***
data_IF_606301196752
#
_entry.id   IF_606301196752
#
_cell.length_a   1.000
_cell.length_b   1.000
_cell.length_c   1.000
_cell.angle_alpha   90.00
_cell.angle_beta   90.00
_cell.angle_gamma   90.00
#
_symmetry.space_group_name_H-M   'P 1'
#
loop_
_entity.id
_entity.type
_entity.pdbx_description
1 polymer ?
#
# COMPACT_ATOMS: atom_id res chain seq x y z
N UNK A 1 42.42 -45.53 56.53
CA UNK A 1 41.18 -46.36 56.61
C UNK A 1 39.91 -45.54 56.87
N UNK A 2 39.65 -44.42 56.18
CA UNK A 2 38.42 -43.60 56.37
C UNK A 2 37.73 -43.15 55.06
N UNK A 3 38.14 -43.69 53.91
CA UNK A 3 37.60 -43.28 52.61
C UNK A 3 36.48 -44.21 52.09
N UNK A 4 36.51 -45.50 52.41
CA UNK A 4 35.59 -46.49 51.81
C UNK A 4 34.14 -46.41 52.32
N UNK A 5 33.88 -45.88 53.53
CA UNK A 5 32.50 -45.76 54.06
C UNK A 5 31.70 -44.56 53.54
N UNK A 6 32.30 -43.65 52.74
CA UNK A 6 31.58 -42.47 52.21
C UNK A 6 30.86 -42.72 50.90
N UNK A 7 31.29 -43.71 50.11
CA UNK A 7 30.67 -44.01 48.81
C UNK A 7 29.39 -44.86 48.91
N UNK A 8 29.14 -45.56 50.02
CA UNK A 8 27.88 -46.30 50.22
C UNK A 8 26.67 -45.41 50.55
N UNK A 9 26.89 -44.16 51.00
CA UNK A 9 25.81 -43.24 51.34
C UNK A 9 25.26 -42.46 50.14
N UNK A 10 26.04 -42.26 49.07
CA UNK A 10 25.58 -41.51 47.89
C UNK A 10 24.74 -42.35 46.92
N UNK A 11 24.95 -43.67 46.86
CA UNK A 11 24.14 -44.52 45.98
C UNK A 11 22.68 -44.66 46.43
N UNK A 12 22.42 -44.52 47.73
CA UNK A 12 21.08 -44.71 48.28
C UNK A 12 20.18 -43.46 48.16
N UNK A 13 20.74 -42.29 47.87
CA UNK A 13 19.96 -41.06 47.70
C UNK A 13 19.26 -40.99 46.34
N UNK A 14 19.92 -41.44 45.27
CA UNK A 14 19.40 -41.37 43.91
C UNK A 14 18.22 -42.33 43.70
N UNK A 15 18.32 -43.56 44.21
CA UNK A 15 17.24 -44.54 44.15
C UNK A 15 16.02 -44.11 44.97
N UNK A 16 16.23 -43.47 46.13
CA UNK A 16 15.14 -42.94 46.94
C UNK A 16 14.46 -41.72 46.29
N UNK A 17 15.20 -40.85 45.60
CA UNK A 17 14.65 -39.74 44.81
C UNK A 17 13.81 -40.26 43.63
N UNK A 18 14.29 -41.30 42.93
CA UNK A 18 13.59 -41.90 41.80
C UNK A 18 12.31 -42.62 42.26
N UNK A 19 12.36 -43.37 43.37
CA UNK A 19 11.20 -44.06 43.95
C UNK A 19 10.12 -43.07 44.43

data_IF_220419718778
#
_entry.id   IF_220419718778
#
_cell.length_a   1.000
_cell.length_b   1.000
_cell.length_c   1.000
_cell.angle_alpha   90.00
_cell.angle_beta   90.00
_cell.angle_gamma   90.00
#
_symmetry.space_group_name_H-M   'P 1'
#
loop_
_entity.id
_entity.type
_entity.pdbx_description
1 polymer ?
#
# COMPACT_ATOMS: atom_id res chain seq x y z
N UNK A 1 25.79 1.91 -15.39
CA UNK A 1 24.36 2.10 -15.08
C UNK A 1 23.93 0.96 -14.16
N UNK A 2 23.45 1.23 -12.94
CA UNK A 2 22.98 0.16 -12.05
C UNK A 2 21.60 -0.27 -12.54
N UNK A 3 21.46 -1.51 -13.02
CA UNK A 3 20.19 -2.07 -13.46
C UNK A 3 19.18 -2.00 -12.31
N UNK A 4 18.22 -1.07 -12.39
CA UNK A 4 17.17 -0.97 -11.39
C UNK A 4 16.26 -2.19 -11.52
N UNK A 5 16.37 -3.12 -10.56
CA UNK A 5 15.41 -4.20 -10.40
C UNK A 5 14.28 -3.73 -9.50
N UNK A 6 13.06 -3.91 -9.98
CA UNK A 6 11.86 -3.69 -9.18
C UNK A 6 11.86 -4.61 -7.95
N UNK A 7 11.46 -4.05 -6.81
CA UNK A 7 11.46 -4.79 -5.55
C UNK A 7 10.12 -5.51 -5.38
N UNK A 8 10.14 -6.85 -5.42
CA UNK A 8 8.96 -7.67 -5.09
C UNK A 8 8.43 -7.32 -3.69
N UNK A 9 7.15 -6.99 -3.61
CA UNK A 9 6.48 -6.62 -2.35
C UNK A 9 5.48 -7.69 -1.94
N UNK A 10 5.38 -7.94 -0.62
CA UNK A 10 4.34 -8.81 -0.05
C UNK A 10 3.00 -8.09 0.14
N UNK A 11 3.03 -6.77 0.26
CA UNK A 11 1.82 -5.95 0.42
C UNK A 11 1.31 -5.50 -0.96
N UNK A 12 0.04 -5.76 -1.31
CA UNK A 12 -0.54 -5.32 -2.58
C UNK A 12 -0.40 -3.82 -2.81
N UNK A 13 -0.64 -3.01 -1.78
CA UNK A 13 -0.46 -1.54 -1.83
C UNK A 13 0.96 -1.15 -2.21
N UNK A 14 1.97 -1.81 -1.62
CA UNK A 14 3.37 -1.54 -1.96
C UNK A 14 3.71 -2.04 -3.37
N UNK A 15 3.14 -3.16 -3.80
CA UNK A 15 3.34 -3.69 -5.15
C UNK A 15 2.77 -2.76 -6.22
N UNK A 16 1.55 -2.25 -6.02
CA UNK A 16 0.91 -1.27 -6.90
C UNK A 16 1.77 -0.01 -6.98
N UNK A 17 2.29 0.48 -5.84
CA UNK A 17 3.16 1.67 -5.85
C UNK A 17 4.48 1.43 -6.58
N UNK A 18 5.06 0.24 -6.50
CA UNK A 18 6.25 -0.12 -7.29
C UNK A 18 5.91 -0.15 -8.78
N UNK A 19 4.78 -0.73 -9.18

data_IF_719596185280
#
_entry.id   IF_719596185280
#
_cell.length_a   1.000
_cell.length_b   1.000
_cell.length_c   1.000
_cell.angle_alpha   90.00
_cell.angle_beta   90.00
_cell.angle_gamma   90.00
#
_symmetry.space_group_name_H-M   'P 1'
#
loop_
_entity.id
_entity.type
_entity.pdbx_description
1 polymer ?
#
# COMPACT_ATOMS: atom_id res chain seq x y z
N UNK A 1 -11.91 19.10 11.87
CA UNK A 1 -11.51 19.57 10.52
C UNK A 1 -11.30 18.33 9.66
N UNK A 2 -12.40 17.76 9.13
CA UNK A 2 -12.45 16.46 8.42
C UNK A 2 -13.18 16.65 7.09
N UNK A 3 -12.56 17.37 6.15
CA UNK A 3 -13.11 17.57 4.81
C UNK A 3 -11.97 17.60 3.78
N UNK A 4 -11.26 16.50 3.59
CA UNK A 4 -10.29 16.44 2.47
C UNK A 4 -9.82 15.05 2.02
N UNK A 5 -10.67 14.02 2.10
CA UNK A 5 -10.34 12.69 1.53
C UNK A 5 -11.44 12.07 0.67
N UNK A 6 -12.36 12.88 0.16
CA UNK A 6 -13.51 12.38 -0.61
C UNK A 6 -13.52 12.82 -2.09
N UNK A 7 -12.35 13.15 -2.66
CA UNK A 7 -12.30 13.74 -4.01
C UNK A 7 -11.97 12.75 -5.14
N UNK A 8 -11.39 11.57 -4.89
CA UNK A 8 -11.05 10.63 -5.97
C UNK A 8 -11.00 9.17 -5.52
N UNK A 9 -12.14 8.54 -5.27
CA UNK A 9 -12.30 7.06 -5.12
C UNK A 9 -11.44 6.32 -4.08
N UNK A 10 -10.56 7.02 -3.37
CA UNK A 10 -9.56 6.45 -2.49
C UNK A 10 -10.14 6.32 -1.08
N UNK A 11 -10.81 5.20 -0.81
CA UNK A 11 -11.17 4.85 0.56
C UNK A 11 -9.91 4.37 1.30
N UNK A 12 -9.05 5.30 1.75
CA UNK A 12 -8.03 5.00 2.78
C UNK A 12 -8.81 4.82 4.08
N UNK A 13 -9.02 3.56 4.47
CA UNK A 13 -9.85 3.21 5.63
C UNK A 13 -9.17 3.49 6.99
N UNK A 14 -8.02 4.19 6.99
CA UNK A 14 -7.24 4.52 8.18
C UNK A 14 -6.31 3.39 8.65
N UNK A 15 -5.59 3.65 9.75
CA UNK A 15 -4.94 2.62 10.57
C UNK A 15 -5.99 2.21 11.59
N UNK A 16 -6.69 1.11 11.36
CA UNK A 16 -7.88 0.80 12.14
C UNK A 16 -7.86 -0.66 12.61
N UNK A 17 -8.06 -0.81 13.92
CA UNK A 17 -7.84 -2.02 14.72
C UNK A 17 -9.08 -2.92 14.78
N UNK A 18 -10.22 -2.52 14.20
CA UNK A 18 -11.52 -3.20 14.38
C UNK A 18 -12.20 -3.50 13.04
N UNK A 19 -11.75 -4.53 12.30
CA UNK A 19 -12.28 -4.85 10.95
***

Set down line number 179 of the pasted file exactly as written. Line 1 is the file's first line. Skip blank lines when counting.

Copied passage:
N UNK A 3 -12.56 17.37 6.15